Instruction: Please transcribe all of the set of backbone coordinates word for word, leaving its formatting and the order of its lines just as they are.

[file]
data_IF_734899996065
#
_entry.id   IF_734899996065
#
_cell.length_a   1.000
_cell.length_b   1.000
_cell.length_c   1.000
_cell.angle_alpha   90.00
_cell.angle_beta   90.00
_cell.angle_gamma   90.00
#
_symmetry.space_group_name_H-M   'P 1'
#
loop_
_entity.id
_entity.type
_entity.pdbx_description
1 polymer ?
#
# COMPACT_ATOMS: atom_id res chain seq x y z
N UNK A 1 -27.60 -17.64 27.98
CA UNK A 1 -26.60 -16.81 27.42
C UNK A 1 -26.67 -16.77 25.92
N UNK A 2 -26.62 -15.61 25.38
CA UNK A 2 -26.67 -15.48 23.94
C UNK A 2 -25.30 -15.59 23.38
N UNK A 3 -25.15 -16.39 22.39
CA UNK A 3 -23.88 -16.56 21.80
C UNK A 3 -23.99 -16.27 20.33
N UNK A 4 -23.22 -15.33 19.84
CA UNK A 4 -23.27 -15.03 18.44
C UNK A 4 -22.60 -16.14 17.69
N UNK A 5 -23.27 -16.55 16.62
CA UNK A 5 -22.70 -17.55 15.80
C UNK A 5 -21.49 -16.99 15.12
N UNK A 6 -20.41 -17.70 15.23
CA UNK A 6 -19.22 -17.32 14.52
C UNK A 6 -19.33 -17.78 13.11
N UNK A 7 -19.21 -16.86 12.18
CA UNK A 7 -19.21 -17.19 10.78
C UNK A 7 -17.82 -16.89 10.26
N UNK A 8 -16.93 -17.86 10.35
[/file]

data_IF_734899996065
#
_entry.id   IF_734899996065
#
_cell.length_a   1.000
_cell.length_b   1.000
_cell.length_c   1.000
_cell.angle_alpha   90.00
_cell.angle_beta   90.00
_cell.angle_gamma   90.00
#
_symmetry.space_group_name_H-M   'P 1'
#
loop_
_entity.id
_entity.type
_entity.pdbx_description
1 polymer ?
#
# COMPACT_ATOMS: atom_id res chain seq x y z
N UNK A 1 -27.60 -17.64 27.98
CA UNK A 1 -26.60 -16.81 27.42
C UNK A 1 -26.67 -16.77 25.92
N UNK A 2 -26.62 -15.61 25.38
CA UNK A 2 -26.67 -15.48 23.94
C UNK A 2 -25.30 -15.59 23.38
N UNK A 3 -25.15 -16.39 22.39
CA UNK A 3 -23.88 -16.56 21.80
C UNK A 3 -23.99 -16.27 20.33
N UNK A 4 -23.22 -15.33 19.84
CA UNK A 4 -23.27 -15.03 18.44
C UNK A 4 -22.60 -16.14 17.69
N UNK A 5 -23.27 -16.55 16.62
CA UNK A 5 -22.70 -17.55 15.80
C UNK A 5 -21.49 -16.99 15.12
N UNK A 6 -20.41 -17.70 15.23
CA UNK A 6 -19.22 -17.32 14.52
C UNK A 6 -19.33 -17.78 13.11
N UNK A 7 -19.21 -16.86 12.18
CA UNK A 7 -19.21 -17.19 10.78
C UNK A 7 -17.82 -16.89 10.26
N UNK A 8 -16.93 -17.86 10.35